Solve the Bengaluru plastic waste problem one way at a time?
In 2002, when the concept of using plastic for road placement was first introduced in Bengaluru, it was considered as the solution to the city's growing solid waste problem, an important part of which is single-use plastic . BBMP hired a plastic waste management company based in the city to provide the required raw material, but over time the concept did not accelerate and was slowly eliminated, until now, when the Bengaluru airport authorities started a campaign to collect plastic to use on the roads established in their premises.
According to experts, roads mixed with plastic have multiple benefits, in addition to removing garbage from non-biodegradable waste. They have better wear resistance, do not absorb water, have greater flexibility, require less maintenance and allow smooth road surfaces. In fact, the technology has been extensively researched and used by Rajagopalan Vasudevan, a scientist who won a Padma Shri for his pioneering work in its implementation for the construction of roads in rural areas. Why then, one wonders, is it not more widely used in Bangalore, which has been dealing with a serious solid waste crisis?
The solid waste management expert, V Ramprasad, says: “The whole process, from segregation to cleaning, sorting and drying, involves huge costs, which was not an economically viable option for BBMP. Therefore, the use of plastic in the placement of roads was stopped. ”
Ahmed Rasool Khan, director of the plastic waste management company that previously worked with BBMP to supply plastic for road laying, adds: It is definitely not an economically viable business for the plastic waste industry and it is necessary to create a system in the that the government be involved and take the initiative to clean the country If there is a government will and there are adequate checks and balances, the plastic waste industry can also thrive.
Are plastic roads the future?
Yes, it is definitely the future, says Rajagopalan, known as Plastic Man of India, and adds: He is economically viable and socially relevant: he is the friend of a poor man. Plastic is a discovery of the 21st century, as is a mirror, glass, metal, etc. It's not plastic, but plastic waste that creates a problem and roads mixed with plastic are the answer to solve it. ” Why has it not taken off successfully? in Bengaluru, however? Rajagopalan adds: The common man does not establish roads, the government and the relevant government agencies do so, so that the plastic roads are a reality, political will is needed to achieve it.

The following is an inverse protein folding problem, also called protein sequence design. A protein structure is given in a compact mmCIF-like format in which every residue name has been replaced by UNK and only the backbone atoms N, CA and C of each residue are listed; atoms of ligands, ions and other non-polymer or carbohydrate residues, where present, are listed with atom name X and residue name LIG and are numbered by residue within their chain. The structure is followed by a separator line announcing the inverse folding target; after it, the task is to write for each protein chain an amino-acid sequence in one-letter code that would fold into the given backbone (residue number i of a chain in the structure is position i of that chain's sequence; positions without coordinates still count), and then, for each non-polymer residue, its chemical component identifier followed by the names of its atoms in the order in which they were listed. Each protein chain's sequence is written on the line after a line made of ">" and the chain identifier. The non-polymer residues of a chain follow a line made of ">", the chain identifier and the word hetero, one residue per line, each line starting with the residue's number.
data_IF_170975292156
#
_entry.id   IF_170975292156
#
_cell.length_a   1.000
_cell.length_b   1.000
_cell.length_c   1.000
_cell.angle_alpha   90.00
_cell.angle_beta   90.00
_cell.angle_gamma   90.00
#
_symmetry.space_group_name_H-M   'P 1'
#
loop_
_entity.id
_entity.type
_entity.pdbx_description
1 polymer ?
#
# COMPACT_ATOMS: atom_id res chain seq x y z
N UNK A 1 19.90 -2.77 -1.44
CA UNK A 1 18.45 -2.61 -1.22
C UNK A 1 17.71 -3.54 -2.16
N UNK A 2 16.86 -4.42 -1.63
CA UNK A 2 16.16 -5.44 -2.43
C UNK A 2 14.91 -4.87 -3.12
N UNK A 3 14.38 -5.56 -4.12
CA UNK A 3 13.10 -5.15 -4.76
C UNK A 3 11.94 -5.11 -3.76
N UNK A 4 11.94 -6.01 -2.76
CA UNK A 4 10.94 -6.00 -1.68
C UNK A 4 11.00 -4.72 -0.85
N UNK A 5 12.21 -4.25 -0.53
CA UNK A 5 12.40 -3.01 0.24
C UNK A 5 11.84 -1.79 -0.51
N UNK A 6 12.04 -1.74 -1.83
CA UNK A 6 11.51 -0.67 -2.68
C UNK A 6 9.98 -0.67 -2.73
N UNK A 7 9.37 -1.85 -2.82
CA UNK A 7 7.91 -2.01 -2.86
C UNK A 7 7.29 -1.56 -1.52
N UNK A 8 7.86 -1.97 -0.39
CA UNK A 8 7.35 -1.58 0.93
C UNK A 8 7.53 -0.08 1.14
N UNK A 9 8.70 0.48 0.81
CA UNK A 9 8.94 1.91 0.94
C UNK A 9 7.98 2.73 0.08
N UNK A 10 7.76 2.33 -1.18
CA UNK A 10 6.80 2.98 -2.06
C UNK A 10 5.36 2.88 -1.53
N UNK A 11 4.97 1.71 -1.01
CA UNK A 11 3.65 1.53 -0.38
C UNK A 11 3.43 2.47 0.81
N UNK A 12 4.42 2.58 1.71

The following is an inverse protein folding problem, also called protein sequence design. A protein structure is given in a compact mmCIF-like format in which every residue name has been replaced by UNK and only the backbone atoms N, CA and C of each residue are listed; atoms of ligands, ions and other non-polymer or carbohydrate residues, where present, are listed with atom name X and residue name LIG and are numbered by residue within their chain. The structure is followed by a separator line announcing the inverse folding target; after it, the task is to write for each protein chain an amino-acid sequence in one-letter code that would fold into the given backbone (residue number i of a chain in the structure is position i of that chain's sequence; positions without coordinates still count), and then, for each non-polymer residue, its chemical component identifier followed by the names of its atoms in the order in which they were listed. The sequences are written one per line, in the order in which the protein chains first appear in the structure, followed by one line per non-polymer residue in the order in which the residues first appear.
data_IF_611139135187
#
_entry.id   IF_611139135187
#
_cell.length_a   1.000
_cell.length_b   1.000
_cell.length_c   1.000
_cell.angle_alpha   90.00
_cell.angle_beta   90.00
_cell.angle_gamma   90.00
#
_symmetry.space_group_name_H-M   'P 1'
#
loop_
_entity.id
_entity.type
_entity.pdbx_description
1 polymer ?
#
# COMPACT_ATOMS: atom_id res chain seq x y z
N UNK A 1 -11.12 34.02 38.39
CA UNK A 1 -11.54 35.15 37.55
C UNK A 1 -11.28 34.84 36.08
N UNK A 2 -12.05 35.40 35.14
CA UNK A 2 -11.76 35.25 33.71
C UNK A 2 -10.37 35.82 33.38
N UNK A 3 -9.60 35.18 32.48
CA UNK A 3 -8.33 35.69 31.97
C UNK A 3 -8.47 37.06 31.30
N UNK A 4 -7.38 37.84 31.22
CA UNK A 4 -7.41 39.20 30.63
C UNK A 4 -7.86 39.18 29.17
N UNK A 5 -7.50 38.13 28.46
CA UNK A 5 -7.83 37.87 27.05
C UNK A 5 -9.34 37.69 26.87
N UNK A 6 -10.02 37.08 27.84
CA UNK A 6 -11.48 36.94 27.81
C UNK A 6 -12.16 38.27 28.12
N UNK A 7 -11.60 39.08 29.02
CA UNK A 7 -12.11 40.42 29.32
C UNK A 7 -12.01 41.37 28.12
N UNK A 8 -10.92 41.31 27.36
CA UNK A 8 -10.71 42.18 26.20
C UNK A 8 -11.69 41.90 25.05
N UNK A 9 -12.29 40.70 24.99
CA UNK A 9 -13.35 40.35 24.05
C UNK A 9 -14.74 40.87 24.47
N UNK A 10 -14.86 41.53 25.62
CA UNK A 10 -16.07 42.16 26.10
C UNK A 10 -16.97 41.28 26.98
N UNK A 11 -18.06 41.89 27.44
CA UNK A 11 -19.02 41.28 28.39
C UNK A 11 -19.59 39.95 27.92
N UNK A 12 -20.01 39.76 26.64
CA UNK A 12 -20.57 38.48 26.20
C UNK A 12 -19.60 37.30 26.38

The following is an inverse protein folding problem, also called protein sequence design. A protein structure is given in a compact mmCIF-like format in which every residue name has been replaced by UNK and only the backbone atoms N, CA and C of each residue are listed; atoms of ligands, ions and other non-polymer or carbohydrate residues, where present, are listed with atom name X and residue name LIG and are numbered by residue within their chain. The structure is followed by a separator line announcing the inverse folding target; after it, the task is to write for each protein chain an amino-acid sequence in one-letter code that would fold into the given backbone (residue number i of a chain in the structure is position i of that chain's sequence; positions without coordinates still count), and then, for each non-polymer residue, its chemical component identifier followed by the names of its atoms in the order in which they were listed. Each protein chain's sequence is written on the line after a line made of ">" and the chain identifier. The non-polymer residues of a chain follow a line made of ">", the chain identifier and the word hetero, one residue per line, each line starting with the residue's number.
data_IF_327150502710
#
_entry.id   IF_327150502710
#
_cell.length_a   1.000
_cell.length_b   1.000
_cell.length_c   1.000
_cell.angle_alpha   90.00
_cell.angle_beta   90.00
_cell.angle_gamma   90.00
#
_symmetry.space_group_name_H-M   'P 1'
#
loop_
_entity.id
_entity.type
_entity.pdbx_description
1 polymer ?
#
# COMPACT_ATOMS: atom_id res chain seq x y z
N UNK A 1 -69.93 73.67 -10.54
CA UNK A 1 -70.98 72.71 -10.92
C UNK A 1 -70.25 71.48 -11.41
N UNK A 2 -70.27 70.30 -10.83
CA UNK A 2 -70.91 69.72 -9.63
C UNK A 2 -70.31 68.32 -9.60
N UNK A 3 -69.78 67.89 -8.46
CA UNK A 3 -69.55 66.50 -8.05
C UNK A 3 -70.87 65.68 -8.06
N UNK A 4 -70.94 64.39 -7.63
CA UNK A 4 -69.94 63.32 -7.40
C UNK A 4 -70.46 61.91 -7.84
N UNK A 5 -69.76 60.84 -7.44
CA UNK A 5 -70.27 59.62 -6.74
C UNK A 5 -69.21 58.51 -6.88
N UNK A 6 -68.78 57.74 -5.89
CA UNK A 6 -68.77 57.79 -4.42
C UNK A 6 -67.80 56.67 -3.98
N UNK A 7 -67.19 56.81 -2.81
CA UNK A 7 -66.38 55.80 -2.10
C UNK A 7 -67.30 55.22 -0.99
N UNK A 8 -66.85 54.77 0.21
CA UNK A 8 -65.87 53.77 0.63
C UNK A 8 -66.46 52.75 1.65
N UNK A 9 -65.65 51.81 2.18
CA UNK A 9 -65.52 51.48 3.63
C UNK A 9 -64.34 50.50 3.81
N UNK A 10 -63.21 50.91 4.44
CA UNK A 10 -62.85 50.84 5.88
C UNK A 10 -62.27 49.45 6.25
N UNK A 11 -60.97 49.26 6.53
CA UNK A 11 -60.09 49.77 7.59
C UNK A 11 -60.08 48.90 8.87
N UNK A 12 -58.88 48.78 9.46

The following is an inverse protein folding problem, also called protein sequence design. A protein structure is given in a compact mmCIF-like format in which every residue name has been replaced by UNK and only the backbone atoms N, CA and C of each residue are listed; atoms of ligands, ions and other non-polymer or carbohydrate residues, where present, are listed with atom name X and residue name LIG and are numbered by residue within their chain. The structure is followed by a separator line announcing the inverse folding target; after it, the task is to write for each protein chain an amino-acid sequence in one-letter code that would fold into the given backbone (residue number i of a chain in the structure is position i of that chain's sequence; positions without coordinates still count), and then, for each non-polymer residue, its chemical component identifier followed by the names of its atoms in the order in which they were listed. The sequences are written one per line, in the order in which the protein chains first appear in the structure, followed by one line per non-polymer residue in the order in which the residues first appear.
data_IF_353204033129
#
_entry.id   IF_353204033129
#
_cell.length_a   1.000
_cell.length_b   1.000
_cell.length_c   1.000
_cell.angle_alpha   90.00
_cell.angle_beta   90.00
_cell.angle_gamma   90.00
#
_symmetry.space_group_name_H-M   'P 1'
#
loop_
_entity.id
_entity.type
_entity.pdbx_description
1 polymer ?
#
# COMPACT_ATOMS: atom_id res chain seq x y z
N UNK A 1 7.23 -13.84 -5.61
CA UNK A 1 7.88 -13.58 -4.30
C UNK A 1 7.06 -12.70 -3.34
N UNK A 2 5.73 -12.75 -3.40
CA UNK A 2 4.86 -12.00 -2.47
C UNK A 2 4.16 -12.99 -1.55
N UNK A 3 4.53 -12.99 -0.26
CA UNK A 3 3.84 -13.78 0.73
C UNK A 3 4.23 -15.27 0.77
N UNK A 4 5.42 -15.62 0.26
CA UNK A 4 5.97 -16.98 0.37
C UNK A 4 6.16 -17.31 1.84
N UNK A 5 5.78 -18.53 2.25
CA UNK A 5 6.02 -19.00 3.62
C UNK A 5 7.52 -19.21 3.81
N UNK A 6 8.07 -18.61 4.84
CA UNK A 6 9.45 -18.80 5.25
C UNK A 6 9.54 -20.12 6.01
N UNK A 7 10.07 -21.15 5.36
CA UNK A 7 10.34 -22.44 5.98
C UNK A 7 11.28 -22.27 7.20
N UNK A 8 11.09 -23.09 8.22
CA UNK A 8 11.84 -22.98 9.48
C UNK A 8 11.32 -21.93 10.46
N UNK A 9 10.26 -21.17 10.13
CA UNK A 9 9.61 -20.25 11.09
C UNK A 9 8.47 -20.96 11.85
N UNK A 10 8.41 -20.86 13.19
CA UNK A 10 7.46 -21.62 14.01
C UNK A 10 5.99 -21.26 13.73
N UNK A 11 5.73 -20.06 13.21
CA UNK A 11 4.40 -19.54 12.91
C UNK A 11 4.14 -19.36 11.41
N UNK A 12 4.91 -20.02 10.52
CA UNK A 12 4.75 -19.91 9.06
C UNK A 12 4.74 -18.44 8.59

Swati Singh Sambyal, Program Manager at the Science and Environment Center, adds: The Central Road Research Institute (CRRI) had previously approved guidelines on plastic waste in road construction, which is the second last stage of resolving the plastic problem, the final stage is incineration. The use of plastic in road manufacturing has been explored in Tamil Nadu and in some other states and the process has been verified and examined by CRRI and is underway in many places. The urban development department also states that it is a safe gateway and can be used for roads, provided that the use of plastic is limited to 6% to 8% recommended. ”
Is it really sustainable and pollution free?
According to Ramprasad, there is not enough research on the plastic mixture for the placement of roads and, therefore, its advantages far outweigh the disadvantages. “There is not much research on the long-term environmental impact of mixing plastic with bitumen for road works. What degree of plastic mixing is needed for what type of road is not defined and here we are talking about roads and highways in the city, which have different loading and loading capacities. It is necessary to take into account several factors: the effect of rainwater, the wear caused by the large volume of traffic, the filtration of microplastics with rainwater, etc. Most importantly, the plastic for the mixture must be of a certain quality, with no dirt and organic content. Who is going to monitor that? , Question. Refuting this, Rajagopalan adds: There is much research published on this subject by the Pollution Control Board (PCB) and CRRI. It is not that the microplastics seep into the groundwater, since the plastic mixes with the bitumen and no amount of rain or heat can dissolve it. ”
Focus on segregation for recycling.
“The quality of garbage segregation determines a better raw material for processing, which in turn will add value to the final product and send less garbage to landfills. We have to focus on quality segregation for recycling and recycling solutions, ”says Ramprasad.
White topping versus plastic paths
Interestingly, BBMP has been white overcoming many roads in Bangalore, instead of considering mixed plastic roads as a solution. “Concrete roads are not only much more expensive than the use of plastic and bitumen, but they are also not good for vehicles, since they cause much more wear to rubber tires. In contrast, mixed plastic roads cause significantly less wear, ”says Rajagopalan.